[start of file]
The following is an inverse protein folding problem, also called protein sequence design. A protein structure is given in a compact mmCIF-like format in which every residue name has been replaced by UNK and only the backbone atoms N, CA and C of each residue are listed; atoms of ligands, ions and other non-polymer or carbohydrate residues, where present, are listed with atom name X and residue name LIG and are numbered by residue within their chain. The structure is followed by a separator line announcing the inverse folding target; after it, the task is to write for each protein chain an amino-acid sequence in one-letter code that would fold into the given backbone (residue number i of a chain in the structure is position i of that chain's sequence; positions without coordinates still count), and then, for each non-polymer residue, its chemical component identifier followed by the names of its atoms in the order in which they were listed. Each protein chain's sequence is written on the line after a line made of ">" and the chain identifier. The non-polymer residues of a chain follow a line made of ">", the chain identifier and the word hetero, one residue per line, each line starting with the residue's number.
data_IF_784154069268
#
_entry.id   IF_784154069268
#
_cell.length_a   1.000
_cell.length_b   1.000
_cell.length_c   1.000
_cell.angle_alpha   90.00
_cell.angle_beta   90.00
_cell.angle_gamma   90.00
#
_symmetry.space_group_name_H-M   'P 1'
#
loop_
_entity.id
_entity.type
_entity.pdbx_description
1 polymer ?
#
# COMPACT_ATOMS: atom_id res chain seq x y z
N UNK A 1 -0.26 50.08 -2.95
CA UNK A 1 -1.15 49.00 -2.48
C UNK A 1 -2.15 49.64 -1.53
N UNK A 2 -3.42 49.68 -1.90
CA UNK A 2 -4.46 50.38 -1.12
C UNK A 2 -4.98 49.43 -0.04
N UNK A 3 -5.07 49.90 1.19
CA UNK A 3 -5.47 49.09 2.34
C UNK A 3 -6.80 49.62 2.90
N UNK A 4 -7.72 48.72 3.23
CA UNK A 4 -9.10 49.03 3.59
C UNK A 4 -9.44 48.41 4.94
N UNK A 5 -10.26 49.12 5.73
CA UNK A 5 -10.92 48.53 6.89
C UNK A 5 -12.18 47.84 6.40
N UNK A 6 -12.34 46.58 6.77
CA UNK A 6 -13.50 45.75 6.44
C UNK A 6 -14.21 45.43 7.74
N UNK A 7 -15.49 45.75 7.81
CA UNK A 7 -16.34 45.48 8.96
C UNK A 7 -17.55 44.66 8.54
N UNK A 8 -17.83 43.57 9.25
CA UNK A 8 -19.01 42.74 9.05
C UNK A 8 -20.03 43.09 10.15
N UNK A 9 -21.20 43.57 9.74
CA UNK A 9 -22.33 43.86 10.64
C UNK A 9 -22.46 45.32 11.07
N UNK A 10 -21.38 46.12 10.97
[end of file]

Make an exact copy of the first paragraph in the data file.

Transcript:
The following is an inverse protein folding problem, also called protein sequence design. A protein structure is given in a compact mmCIF-like format in which every residue name has been replaced by UNK and only the backbone atoms N, CA and C of each residue are listed; atoms of ligands, ions and other non-polymer or carbohydrate residues, where present, are listed with atom name X and residue name LIG and are numbered by residue within their chain. The structure is followed by a separator line announcing the inverse folding target; after it, the task is to write for each protein chain an amino-acid sequence in one-letter code that would fold into the given backbone (residue number i of a chain in the structure is position i of that chain's sequence; positions without coordinates still count), and then, for each non-polymer residue, its chemical component identifier followed by the names of its atoms in the order in which they were listed. Each protein chain's sequence is written on the line after a line made of ">" and the chain identifier. The non-polymer residues of a chain follow a line made of ">", the chain identifier and the word hetero, one residue per line, each line starting with the residue's number.